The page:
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Arms Exports: International Humanitarian Law

Volume 692: debated on Thursday 15 April 2021

What steps she is taking with Cabinet colleagues to ensure that arms exported from the UK are not deployed in contravention of international humanitarian law. (914107)

All arms exports require an export licence. I can assure the House that we take our export control responsibilities very seriously. We rigorously assess every application on a case-by-case basis against the consolidated EU and national arms export licensing criteria, taking advice from the Foreign, Commonwealth and Development Office and the Ministry of Defence. We will not issue an export licence where to do so would be inconsistent with the consolidated criteria, including where there is a clear risk that the items might be used for a serious violation of international humanitarian law.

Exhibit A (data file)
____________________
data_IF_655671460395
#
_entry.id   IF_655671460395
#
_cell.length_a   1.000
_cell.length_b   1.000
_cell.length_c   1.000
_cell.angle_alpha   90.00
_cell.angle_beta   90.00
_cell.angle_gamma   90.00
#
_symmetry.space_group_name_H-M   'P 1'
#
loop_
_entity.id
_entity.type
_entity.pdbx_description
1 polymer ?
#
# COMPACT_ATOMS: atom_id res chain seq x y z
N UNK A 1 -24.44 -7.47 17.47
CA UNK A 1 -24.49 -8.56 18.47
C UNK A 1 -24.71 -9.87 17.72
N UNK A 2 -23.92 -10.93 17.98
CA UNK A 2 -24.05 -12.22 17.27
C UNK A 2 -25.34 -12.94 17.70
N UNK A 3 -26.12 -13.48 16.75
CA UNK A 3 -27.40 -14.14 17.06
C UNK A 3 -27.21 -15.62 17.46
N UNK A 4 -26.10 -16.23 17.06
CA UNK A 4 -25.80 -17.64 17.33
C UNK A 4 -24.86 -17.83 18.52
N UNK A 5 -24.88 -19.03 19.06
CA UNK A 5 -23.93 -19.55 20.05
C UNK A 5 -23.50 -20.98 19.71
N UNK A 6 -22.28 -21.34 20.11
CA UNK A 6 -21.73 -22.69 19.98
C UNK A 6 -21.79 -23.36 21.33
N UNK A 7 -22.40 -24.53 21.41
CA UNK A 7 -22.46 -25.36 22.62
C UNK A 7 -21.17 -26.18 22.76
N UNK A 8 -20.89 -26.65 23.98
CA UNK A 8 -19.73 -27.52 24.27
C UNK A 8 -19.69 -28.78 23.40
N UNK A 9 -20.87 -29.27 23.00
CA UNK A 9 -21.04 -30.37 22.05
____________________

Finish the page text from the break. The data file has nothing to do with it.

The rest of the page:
The Yemeni community in Liverpool would like to know how the Minister can possibly justify the decision of his Department to increase its sales of bombs and missiles for use in Yemen to new record highs, while his friends at the Foreign Office are simultaneously cutting the amount of humanitarian aid going to starving Yemeni children. Does he accept that this is not just wrong, but downright immoral?

Not only are Her Majesty’s Government one of the biggest donors of aid around the world, including to Yemen, but as was set out in the Secretary of State’s written statement, we have devised a clear and revised methodology to make sure we will only license such products if they are consistent with the consolidated criteria.